After a couple of audiobook choices that didn’t work well, I listened to this classic. I recall reading My Ántonia and Death Comes to the Archbishop, but I believe this one was new for me. What a pleasant voice to have in my ears as I puttered around the kitchen and did other chores.
Alexandra Bergson is the central character, the only daughter of an early Nebraska farmer, the only one of his children capable of running the farm. She does have the intelligence and will to overrule her two foolish brothers and her decisions give them all a good life by dent of purchasing land when others didn’t. Part of her motivation is to enable the youngest brother to have the option of leaving the land to go to school and make his own choices. At the same time the author is extolling the wonders of creating farms out of this land, her main character is working to make it possible for a loved one to leave.
The characters are irresistible: old Ivar who never wears shoes and occasionally has spells, but is an animal whisperer; Marie, a cheerful energetic soul who is a friend to Alexandra; Emil, the youngest son who is intelligent and handsome; Mrs. Lee, the mother-in-law of one of Alexandra’s dull brothers whose love of the old ways is indulged in Alexandra’s house. There’s a distinction made at one point between the dour Swedes like Alexandra’s family and the fun-loving Bohemians like Marie.
The limitations for women is brought into high relief when at the advanced age of 40 Alexandra is thinking of marrying an old love who returned to the area. Her brothers objected to the possibility of land going out of the family despite the fact that they had previously divided up the land and she had clear title to land on her own. The brothers spoke to Carl, her old love, and he left again. Alexandra severed her relationships with the brothers.
One reflection Alexandra made about the land was pretty chilling for me. When asked how she and the neighbors had made such successful lives on their farms, she said,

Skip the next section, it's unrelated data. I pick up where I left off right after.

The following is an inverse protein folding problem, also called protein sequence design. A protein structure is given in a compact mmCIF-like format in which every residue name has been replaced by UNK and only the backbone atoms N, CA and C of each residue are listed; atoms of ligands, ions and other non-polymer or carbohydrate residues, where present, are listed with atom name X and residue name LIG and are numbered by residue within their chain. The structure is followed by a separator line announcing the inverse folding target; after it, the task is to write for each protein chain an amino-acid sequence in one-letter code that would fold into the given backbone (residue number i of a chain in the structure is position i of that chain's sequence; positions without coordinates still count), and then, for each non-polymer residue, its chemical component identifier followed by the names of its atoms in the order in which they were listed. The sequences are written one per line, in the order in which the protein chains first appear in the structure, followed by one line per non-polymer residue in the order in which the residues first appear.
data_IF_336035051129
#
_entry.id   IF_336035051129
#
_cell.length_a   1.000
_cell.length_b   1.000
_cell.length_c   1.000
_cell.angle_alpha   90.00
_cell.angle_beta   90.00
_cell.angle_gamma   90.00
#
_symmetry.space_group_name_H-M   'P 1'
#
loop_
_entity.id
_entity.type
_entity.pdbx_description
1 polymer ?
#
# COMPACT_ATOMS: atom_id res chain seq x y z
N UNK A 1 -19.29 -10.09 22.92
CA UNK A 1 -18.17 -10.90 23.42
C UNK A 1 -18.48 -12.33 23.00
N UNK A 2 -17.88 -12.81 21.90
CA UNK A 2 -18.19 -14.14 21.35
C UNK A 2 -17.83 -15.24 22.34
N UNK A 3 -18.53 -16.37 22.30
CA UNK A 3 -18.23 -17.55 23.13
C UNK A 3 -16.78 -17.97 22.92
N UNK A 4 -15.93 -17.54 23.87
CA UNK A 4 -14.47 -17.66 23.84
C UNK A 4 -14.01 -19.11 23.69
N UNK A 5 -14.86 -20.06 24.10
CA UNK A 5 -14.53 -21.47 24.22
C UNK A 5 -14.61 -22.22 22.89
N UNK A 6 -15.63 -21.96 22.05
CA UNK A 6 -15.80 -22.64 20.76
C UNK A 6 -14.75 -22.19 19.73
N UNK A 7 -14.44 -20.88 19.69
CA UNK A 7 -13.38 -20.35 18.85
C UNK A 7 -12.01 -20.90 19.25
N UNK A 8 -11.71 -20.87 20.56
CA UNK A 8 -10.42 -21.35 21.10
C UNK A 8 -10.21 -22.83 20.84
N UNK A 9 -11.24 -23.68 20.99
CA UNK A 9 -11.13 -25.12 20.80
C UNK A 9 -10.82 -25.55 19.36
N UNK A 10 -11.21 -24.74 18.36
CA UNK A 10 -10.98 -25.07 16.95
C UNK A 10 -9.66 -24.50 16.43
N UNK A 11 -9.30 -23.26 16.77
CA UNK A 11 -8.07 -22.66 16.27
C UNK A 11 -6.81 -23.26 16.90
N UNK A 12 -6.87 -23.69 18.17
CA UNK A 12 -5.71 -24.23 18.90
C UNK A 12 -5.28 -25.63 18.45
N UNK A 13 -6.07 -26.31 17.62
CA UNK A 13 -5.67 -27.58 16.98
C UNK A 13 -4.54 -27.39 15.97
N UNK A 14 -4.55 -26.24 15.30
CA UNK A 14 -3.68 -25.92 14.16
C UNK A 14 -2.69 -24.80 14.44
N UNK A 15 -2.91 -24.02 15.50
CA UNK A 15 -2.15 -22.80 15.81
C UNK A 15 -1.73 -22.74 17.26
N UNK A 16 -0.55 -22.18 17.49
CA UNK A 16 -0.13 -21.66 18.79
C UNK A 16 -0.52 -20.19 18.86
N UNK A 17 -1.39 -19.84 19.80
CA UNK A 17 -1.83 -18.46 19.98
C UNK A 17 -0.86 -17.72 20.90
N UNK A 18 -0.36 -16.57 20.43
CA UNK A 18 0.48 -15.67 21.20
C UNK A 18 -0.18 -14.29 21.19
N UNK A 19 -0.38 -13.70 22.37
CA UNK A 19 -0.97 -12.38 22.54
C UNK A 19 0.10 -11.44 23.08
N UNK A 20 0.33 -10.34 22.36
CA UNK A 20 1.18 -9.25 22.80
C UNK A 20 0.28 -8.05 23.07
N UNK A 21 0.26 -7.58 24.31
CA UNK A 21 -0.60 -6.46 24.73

We hadn’t any of us much to do with it, Carl. The land did it. It had its little joke. It pretended to be poor because nobody knew how to work it right and then all at once it worked itself. It woke up out of its sleep and stretched itself and it was so big, so rich that we suddenly found we were rich, just from sitting still.
The book The Worst Hard Time by Timothy Egan describes the mining of land when wheat prices were high that left the land vulnerable to turn to dust when the inevitable drought came. Parts of Nebraska suffered that fate in the 1930s.
Willa Cather, O Pioneers! written in 1913, has various publishers, approx. 180 pages (I listened to the audiobook). Available in the UVa and public libraries and from Amazon.
The quote about the farmland’s joke is a remarkable turn of a phrase. I have read a number of accounts of settlers staking their claims. It is amazing that some of them were able to “sit still” and be successful. The father of Laura Ingalls Wilder was a farmer who lacked the patience to wait for the land to “wake”; repeatedly pulling up stakes and relocating his struggling family. Their trials make my pandemic moment of 2020 seem like a walk in the park.
The father of the Alexandra character struggled mightily, and when he died had just paid his debt. That “sit still” statement was true only for a short time, I think. The author was in New York when she wrote this, which I’d say added to her rosy take.